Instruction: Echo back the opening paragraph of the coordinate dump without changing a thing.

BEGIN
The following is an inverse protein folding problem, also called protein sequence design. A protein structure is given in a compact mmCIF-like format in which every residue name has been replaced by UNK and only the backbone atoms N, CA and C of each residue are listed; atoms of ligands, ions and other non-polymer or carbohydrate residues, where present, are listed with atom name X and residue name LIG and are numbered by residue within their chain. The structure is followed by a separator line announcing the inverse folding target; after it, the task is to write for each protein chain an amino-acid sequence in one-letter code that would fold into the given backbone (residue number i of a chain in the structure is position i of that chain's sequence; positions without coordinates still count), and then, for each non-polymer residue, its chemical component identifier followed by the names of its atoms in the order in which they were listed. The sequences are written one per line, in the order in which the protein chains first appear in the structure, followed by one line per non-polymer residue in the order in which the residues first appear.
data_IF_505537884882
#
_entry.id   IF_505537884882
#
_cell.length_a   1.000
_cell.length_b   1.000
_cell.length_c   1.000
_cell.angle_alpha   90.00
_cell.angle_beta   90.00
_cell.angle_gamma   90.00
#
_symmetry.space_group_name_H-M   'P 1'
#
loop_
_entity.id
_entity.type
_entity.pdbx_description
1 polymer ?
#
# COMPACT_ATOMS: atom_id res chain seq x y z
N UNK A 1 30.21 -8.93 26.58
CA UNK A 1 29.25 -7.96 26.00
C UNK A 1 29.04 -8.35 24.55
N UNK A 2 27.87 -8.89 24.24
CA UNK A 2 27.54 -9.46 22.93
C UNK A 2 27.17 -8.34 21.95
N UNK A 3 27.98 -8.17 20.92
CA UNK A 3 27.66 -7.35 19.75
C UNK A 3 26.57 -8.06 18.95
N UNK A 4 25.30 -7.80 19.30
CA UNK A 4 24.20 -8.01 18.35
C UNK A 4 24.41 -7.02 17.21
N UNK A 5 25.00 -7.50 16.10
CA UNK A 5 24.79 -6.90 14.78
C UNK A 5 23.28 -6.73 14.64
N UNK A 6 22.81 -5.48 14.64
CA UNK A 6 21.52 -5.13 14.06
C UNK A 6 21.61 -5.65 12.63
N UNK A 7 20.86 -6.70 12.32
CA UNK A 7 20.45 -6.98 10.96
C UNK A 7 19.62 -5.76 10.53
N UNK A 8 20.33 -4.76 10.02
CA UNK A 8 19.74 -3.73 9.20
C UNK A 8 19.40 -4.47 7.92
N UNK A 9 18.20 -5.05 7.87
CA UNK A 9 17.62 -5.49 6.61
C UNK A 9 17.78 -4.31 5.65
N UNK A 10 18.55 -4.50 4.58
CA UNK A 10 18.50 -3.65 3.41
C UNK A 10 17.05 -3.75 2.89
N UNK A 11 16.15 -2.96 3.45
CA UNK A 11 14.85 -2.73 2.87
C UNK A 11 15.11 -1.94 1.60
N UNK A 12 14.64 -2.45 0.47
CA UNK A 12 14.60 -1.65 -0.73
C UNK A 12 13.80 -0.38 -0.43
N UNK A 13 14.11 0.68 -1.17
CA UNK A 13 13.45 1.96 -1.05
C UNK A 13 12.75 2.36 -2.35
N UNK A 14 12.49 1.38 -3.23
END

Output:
The following is an inverse protein folding problem, also called protein sequence design. A protein structure is given in a compact mmCIF-like format in which every residue name has been replaced by UNK and only the backbone atoms N, CA and C of each residue are listed; atoms of ligands, ions and other non-polymer or carbohydrate residues, where present, are listed with atom name X and residue name LIG and are numbered by residue within their chain. The structure is followed by a separator line announcing the inverse folding target; after it, the task is to write for each protein chain an amino-acid sequence in one-letter code that would fold into the given backbone (residue number i of a chain in the structure is position i of that chain's sequence; positions without coordinates still count), and then, for each non-polymer residue, its chemical component identifier followed by the names of its atoms in the order in which they were listed. The sequences are written one per line, in the order in which the protein chains first appear in the structure, followed by one line per non-polymer residue in the order in which the residues first appear.